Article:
Nasa Scientists are Developing a Sensory Skin for Spacecraft

Scientists at Nasa’s Kennedy Space Center in Florida are developing a Flexible Damage Detection System” technology that aids astronauts to find damaged area of their spacecraft. It is a sensory system that tells damaged area and the level of intensity as well.


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Nasa scientists are developing a system that mimics as sensory skin. This new sensory skin could help astronauts to know exactly when the outside of their spacecraft is actually damaged. Scientists named this system as ‘Flexible Damage Detection System’ technology. As scientists noted, this system could figure out a possible solution to Nasa’s problem in real-time where a spacecraft is damaged and how seriously.

Research head, Martha Williams said, “I kind of look at it like a sensory skin. It’s a sensory system that tells us where we are damaged and the level of intensity.”

The system uses a series of several technologies to create circuits printed on thin layers. It also can be embedded in a spacecraft’s structure.

Micrometeoroids and orbital debris pose threats to spacecraft as they travel at high speeds of 17,500 mph or 28,000 km per hour in low-Earth orbit, and at over 24,000 mph or 38,400 kmph on trips to the Moon and deep space. As space shuttle windows revealed, something as small as a paint chip moving at that velocity can punch through several layers of glass.

It involves efficient manufacturing methods to easily transfer product to commercial companies for potential use. Currently, the sensory panel is the size of 6 by 6 inches connected to wiring and a computer that monitors the system.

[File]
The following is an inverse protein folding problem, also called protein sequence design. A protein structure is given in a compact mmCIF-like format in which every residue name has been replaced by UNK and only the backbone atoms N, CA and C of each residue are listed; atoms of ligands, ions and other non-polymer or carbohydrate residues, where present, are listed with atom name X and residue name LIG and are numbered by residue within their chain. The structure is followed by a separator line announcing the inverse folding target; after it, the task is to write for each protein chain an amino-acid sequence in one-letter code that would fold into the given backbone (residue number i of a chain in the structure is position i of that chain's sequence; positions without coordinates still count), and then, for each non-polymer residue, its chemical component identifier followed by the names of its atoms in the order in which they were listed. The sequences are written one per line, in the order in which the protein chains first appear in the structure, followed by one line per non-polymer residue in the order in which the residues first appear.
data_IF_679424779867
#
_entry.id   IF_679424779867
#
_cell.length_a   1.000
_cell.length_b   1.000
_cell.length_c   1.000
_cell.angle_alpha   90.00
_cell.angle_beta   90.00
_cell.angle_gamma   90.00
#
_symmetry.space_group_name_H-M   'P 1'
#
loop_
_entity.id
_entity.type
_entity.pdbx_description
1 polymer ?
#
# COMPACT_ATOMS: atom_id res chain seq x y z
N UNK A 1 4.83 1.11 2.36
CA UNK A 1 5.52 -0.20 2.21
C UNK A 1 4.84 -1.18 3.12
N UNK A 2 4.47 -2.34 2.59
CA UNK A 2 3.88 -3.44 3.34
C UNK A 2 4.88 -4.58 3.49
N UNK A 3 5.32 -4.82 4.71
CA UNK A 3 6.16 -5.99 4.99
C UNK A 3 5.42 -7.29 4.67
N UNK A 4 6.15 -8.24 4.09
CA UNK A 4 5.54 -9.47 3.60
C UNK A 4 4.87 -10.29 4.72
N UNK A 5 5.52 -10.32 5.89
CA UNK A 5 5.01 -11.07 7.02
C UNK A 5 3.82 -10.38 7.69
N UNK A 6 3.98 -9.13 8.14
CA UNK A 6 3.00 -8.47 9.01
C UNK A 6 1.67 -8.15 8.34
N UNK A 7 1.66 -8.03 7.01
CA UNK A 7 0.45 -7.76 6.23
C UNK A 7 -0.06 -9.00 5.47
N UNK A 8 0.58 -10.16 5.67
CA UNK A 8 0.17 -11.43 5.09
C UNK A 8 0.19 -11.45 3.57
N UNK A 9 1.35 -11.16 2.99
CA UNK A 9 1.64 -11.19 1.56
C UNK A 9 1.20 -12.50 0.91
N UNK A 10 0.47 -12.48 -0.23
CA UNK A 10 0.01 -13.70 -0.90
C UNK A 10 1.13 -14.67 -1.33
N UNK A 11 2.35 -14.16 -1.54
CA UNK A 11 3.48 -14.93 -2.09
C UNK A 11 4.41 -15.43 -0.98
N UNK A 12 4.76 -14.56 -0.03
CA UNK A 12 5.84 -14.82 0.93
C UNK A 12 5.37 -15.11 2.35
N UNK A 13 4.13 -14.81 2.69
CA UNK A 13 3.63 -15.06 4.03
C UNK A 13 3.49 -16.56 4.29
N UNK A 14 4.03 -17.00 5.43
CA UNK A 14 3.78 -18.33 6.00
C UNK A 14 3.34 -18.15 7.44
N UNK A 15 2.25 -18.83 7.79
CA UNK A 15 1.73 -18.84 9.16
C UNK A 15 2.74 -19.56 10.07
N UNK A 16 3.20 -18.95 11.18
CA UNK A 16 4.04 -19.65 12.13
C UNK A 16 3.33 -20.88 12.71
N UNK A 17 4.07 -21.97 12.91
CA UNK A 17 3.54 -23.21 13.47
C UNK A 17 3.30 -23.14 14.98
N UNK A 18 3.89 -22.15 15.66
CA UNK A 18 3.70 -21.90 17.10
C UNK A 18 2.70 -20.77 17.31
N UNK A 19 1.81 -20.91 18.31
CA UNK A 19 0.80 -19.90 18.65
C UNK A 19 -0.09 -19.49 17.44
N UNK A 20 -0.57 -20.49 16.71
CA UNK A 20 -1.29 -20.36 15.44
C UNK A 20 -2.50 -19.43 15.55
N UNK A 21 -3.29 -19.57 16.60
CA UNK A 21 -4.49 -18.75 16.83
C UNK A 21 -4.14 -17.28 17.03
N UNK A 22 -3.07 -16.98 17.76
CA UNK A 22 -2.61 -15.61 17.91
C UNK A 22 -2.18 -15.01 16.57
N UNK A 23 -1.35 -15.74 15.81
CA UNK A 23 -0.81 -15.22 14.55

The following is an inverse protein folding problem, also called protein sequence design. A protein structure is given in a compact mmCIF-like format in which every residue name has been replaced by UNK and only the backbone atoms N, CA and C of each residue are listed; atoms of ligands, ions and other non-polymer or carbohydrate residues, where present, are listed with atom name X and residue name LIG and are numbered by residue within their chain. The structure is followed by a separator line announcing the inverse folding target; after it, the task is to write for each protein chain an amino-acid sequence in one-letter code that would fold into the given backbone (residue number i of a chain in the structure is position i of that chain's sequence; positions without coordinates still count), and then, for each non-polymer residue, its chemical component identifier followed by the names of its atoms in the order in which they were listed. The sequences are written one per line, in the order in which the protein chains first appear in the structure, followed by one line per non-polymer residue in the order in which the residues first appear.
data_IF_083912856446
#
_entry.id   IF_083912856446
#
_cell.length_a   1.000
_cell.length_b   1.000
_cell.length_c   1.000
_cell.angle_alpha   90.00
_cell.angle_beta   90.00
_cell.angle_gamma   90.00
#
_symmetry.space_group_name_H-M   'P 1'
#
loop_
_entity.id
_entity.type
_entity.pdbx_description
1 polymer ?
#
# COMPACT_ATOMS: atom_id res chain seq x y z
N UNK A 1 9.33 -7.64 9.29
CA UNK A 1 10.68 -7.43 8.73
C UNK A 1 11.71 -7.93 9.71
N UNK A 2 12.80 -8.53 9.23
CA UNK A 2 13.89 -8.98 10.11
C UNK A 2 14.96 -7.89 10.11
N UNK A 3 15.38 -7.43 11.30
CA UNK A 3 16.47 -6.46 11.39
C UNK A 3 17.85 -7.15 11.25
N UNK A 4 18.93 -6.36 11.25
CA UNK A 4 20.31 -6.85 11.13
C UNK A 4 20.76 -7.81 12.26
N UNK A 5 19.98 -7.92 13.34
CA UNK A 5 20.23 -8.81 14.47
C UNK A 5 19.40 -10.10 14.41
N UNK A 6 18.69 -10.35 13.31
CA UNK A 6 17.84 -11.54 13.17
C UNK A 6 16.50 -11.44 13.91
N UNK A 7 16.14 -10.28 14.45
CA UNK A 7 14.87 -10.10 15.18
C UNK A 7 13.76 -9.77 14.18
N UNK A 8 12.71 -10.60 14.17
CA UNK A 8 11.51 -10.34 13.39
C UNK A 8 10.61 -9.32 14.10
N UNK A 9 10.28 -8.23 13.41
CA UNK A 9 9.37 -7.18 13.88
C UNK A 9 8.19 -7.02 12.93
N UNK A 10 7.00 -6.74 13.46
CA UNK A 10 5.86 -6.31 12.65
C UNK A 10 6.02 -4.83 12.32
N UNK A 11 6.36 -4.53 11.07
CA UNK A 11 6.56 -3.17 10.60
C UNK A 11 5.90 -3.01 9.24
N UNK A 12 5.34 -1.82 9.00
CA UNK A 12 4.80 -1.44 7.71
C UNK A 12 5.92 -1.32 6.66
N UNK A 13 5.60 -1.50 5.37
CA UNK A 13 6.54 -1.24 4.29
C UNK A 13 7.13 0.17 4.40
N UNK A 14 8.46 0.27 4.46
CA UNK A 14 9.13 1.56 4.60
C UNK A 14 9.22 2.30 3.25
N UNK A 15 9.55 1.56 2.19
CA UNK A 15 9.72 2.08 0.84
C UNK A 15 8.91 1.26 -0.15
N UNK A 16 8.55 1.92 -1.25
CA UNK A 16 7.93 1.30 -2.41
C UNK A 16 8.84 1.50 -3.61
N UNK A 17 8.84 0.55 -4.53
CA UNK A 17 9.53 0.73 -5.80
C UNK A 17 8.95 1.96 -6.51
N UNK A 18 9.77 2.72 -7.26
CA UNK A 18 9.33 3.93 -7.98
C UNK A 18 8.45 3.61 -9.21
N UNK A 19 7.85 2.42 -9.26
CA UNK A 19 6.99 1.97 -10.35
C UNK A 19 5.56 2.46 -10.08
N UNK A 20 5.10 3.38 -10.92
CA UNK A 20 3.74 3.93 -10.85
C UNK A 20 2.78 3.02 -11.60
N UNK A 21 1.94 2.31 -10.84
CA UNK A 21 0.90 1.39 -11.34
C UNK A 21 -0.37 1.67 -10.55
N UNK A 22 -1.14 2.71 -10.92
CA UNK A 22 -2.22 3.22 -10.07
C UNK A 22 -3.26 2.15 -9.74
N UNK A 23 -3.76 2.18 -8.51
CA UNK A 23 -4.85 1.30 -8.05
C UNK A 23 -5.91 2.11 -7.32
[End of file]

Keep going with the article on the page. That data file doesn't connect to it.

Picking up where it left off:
If something pierces a spacecraft’s hull, or the first layer or two there are very limited ways for astronauts aboard a spacecraft to know there might be damage. An impact that goes all the way through and causes a leak would set off alarms, but otherwise the current methods to detect damage require either a camera inspection or a spacewalking astronaut. Nor is there a precise way to pinpoint exactly in real-time where the damage occurred if not visible to the eye or camera so that astronauts can assess it.

Depending on the approach, a spacecraft could have a detection layer wrapping it completely, or just covering a certain area over a particularly critical system.

Scientists said, “The damage detector could also be applied to the outside of a habitat on the lunar or Martian surface. It can calculate damage from small impacts. On Earth, the system could perhaps be applied to the outside of airplanes to tell pilots when their airframe has * been impacted and may be compromised.”


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